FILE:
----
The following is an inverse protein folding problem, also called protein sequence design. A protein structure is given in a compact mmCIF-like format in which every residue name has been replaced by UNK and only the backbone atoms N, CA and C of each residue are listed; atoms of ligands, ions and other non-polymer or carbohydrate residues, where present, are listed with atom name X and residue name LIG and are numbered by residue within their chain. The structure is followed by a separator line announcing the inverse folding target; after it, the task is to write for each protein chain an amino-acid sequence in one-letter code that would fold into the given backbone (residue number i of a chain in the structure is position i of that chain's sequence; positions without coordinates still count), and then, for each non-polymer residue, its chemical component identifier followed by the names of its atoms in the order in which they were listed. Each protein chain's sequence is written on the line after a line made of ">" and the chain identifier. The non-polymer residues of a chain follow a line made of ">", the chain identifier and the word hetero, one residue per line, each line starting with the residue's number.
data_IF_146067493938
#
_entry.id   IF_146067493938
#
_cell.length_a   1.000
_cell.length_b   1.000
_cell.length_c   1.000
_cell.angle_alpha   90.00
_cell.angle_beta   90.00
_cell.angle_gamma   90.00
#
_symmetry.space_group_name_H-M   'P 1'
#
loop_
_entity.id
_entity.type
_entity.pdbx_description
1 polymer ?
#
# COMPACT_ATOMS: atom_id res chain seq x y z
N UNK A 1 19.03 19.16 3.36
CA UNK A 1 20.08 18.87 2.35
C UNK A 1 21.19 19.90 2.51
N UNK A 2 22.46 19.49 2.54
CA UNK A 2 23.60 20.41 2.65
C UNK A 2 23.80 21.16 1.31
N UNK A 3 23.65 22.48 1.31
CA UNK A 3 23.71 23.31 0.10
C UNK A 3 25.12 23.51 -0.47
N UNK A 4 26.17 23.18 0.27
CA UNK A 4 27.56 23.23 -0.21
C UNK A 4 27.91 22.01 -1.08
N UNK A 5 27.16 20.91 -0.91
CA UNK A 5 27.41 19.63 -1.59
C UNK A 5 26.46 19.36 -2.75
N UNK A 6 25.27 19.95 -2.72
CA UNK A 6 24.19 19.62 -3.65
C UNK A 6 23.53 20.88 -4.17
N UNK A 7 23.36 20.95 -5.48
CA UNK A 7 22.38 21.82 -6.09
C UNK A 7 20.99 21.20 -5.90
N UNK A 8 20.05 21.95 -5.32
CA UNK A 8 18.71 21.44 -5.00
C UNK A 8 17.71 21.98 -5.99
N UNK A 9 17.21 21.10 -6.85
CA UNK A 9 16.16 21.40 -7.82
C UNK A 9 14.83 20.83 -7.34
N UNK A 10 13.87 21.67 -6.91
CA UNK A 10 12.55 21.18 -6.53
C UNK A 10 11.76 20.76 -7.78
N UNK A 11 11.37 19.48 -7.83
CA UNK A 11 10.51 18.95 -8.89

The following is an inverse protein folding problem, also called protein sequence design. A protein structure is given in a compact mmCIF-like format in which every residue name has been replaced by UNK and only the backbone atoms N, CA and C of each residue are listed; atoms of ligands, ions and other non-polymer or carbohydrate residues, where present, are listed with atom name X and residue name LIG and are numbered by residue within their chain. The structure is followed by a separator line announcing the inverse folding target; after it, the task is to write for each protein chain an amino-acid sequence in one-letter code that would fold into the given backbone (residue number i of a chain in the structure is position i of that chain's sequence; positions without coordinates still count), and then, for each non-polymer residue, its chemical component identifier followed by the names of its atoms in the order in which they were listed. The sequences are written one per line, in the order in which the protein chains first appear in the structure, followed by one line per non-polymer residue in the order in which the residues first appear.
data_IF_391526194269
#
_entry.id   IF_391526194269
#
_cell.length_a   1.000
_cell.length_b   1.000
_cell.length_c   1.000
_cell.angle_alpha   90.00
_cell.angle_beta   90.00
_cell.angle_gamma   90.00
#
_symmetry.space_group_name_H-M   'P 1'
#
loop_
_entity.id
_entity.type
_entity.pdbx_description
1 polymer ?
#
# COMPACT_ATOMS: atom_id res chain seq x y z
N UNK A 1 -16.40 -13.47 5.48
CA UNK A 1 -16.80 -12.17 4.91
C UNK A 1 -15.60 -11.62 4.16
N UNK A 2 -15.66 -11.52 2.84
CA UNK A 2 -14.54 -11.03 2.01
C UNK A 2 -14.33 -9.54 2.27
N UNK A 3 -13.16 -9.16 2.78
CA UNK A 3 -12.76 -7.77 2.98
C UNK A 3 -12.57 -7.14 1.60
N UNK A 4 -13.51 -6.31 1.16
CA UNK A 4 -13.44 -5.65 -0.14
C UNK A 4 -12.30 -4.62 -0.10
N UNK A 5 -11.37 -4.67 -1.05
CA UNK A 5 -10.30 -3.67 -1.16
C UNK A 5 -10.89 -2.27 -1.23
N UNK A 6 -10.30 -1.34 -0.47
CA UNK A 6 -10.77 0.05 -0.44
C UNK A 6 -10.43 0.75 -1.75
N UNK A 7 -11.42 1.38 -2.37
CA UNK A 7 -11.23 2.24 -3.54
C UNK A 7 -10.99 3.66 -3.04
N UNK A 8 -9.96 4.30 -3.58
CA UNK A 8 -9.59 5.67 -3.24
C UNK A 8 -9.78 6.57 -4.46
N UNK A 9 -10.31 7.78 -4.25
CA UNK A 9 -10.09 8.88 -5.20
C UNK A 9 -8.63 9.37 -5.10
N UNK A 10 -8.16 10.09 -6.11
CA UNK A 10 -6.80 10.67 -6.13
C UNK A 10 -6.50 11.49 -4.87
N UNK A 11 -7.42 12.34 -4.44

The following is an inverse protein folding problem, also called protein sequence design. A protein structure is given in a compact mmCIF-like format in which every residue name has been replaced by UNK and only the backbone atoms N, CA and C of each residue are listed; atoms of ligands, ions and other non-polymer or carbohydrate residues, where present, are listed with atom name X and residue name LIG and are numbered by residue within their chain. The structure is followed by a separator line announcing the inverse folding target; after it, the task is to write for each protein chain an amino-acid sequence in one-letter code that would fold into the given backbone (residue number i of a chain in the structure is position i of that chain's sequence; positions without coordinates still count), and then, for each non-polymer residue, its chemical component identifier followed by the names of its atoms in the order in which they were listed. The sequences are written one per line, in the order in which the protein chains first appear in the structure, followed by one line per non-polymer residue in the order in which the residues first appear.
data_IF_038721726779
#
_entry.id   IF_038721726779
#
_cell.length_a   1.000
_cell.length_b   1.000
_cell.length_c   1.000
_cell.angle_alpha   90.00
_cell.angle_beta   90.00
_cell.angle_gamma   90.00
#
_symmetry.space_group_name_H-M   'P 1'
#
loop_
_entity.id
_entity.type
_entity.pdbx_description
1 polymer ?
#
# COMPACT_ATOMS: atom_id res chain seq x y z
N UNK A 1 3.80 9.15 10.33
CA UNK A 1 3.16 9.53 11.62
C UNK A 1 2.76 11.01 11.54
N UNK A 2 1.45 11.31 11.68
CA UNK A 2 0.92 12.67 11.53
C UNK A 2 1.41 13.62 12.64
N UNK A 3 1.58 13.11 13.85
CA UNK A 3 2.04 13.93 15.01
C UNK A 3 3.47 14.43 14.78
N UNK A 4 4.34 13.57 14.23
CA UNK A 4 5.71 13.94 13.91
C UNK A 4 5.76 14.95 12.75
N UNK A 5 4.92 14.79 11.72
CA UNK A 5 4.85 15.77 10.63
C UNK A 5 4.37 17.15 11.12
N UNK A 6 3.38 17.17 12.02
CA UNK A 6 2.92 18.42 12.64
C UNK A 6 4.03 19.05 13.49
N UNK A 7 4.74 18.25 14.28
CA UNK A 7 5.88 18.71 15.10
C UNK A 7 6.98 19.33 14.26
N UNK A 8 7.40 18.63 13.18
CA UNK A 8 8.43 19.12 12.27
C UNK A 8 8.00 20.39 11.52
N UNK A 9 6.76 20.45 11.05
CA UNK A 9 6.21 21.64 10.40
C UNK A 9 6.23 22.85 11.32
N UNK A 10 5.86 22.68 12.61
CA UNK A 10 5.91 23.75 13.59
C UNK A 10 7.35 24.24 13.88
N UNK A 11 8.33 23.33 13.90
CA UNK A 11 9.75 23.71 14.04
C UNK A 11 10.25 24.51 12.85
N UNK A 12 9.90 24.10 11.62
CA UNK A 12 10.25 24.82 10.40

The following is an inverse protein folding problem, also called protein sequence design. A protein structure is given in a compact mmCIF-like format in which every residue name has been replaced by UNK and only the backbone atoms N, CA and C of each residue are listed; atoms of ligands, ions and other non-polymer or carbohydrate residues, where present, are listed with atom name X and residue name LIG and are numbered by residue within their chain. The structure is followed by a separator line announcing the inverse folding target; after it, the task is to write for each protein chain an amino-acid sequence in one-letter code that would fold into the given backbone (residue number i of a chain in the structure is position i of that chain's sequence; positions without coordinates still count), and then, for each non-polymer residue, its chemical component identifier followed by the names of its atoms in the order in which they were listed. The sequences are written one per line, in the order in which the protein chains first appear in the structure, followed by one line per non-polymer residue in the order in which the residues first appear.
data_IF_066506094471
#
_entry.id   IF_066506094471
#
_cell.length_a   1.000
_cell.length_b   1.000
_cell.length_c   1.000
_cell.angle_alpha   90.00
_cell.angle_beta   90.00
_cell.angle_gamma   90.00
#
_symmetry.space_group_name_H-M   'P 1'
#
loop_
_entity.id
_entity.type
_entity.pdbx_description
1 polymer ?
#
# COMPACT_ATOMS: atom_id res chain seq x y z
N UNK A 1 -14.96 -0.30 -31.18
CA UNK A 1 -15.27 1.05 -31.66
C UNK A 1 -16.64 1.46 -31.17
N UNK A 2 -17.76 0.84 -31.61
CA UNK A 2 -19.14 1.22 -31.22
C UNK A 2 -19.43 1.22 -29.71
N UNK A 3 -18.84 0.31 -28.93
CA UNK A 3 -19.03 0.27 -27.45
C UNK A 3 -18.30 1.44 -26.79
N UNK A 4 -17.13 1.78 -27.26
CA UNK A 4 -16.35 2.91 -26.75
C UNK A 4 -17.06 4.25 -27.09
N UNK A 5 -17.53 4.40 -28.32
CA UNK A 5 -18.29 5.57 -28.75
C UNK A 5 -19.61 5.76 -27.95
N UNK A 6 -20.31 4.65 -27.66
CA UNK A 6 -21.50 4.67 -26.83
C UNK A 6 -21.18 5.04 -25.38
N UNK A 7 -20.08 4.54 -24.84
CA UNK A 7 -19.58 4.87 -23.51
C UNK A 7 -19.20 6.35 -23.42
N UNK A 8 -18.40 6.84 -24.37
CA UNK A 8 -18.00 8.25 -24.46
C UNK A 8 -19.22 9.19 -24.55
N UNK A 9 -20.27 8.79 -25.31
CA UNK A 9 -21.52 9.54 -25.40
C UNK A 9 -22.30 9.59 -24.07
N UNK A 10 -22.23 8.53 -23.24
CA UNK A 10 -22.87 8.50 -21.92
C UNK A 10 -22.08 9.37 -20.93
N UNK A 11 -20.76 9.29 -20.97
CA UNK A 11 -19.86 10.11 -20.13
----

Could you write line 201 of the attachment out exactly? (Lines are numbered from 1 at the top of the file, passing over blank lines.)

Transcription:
N UNK A 7 -20.08 4.54 -24.84